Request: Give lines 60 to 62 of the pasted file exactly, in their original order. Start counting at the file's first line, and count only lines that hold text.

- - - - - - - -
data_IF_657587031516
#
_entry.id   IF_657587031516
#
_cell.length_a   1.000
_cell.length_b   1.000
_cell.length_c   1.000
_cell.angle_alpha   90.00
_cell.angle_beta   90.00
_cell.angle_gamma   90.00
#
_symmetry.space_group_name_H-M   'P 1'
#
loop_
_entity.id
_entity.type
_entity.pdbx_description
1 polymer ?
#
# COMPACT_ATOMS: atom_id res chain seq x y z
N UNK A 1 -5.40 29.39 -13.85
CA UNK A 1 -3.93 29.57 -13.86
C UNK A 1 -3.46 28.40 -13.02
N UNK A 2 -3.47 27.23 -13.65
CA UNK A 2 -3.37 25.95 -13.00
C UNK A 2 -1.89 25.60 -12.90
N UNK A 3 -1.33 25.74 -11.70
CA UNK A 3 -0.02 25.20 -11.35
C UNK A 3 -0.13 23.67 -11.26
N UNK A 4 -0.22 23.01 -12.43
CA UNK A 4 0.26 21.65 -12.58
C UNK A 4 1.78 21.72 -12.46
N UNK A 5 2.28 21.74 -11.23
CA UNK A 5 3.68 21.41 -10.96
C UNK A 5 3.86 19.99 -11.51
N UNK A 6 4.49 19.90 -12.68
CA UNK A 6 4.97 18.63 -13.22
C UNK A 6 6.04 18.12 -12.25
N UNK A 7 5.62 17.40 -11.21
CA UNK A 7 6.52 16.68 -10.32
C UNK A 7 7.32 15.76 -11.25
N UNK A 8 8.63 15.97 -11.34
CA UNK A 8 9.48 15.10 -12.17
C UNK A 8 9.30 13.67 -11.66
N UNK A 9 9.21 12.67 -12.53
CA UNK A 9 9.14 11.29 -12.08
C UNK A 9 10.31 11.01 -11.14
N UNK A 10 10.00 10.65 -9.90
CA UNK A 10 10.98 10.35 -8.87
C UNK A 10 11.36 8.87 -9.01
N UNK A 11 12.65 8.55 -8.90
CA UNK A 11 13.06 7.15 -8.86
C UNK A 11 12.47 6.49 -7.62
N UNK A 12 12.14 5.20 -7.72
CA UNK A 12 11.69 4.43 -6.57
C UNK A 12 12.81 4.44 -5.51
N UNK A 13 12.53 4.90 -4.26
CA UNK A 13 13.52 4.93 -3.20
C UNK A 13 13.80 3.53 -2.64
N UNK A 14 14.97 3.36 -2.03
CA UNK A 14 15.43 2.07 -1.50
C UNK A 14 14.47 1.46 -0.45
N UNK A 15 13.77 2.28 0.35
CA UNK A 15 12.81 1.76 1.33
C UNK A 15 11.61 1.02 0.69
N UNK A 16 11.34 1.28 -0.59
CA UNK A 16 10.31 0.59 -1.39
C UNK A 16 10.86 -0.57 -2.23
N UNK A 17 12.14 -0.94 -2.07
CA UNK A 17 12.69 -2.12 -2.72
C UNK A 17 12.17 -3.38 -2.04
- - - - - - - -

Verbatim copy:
N UNK A 14 14.97 3.36 -2.03
CA UNK A 14 15.43 2.07 -1.50
C UNK A 14 14.47 1.46 -0.45